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Hundreds of thousands in Southeast Louisiana are still facing a lack of power, water, and gasoline three days after Hurricane Ida struck the area. President Joe Biden is expected to visit Friday. Overall, more than a million are without power. There were at least seven storm-related deaths across three states. Newshour's community reporter based in New Orleans, Roby Chavez, begins our coverage.
No electricity, no water, no air conditioning, and a shortage of gasoline, that's what hundreds of thousands of residents of Southeast Louisiana are still facing tonight, three days after Hurricane Ida leveled much of the area and what President Biden will see for himself when he visits on Friday.
More than a million are without power, and there are at least seven storm-related deaths across three states.
Roby Chavez, our "NewsHour" communities reporter who is based in New Orleans, begins our coverage.
Justin Davis, Louisiana Resident:
I have never seen this please like this, never.
Justin Davis' whole world now lies in a twisted pile of debris. The neighborhood he's lived on for 35 years is in shambles.
I grew up with Hurricane Andrew as a little boy, and this right here just was wow. This is an experience, man. Never forget this. I don't wish nothing like this or nobody to have to go through this in life.
He had planned on hunkering down in his trailer when Hurricane Ida made landfall on Sunday, but he had to take cover before his home collapsed around him. His town in Lafourche Parish had taken a direct hit from the storm.
Amid sweltering summer heat, where temperatures felt like 105 degrees in parts of the state, Davis is among the hundreds of thousands who remain without electricity, air conditioning or tap water for a third straight day.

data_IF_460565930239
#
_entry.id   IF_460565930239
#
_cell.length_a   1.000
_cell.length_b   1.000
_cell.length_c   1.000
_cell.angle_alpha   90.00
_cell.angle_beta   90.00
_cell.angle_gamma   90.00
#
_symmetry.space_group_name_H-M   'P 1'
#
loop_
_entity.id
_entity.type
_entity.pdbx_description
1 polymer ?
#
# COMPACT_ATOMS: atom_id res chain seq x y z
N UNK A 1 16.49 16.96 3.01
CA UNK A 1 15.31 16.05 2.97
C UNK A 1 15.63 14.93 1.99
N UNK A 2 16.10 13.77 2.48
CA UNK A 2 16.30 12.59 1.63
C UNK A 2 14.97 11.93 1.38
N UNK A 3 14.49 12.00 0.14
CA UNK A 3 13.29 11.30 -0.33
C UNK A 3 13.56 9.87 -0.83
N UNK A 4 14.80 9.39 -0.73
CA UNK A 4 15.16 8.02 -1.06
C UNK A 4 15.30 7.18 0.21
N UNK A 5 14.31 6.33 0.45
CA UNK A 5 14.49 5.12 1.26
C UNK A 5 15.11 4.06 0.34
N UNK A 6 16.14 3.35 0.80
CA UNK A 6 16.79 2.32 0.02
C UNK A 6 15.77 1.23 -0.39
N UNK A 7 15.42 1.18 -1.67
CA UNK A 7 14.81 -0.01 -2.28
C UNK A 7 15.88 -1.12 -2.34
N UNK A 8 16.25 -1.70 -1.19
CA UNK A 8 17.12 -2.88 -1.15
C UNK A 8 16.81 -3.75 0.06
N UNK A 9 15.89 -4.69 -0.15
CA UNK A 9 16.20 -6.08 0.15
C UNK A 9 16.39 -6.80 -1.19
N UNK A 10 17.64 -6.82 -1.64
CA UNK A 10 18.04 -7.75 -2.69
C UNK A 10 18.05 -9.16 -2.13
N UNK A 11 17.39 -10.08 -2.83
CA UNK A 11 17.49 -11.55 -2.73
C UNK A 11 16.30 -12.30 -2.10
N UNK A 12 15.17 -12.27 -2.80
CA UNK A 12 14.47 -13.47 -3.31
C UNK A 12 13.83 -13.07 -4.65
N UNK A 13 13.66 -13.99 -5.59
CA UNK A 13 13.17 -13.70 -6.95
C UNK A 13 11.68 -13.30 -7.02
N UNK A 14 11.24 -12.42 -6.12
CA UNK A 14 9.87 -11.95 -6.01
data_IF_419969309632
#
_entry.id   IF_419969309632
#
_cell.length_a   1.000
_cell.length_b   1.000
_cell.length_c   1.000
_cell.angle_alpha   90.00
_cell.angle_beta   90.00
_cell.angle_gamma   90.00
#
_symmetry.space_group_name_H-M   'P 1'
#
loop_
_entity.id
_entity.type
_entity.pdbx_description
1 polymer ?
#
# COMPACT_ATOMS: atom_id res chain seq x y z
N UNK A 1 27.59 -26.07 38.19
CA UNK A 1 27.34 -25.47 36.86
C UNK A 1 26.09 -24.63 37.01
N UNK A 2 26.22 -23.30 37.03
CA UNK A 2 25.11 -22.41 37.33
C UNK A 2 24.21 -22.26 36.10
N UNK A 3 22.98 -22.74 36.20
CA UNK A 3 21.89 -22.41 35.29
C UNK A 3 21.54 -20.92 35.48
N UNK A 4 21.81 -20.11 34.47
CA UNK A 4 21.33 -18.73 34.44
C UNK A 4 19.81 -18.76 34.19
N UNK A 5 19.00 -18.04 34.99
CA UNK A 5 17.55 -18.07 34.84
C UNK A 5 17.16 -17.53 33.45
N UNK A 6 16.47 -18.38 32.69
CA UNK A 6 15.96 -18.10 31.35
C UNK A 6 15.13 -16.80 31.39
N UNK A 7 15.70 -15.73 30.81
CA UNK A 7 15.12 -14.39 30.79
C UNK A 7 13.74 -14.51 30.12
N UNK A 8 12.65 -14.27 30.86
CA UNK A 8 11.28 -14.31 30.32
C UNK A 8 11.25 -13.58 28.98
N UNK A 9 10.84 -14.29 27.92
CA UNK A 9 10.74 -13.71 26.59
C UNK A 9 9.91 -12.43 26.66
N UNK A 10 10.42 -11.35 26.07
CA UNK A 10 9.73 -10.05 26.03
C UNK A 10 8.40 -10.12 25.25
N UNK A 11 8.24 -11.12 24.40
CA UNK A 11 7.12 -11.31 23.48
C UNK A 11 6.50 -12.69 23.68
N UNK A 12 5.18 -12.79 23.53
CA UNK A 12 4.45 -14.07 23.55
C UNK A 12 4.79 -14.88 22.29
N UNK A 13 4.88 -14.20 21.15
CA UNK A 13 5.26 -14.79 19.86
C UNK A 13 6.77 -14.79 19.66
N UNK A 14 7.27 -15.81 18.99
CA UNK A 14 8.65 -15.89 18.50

And the search for fuel to power generators is becoming more difficult by the day. In Davis' town of Raceland, residents lined up at a food distribution center today run by the National Guard. But they only received limited supplies for a day.
Aldonia Charles, Louisiana Resident:
We need help real bad.
What did you come here looking for today? And what did you get? And did you get everything…
I'm satisfied. I came in and I got some water in a box with — and I got a meal, so I'm thankful for that.
Robbie Lee is the director of communications for the Lafourche Parish government. He said, while some residents have begun returning to their homes, he's urging as many as possible to stay away because he expects power won't return for months.
Robbie Lee, Lafourche Parish, Louisiana:
One of the biggest concerns is getting residents to their homes. The roads are very unsafe to travel right now. There's a large amount of power lines down. Right now, we currently have no water at all, no running water, no clean water for residents.
In New Orleans, a glimmer of hope emerged Wednesday, as power was restored to a section of the city. Distribution sites were set up by officials and local charities, where people could receive meals, water and ice, and simply sit and cool off for a few minutes.
LaToya Cantrell, New Orleans mayor: Primary objectives today are getting our people what they need. We know they need food, water, cool air. And so we are moving forward with the full complement of additional resources on today.
For residents in Grand Isle, Louisiana, where Ida took direct aim, the devastation has made the barrier island uninhabitable.
Grand Isle Police Chief Scooter Resweber says he and many of his family members and colleagues lost their homes.
Scooter Resweber, Grand Isle Police Chief:
In my neighborhood, I lost my home. My grandson lost his home. I have a deputy that lost his home, a sergeant that lost his home.
James Segrina, Louisiana Resident:
This is the living room, and the bathroom's back here.
In the bayou town of Golden Meadow, James Segrina got emotional as he surveyed the remains of what use to be his home.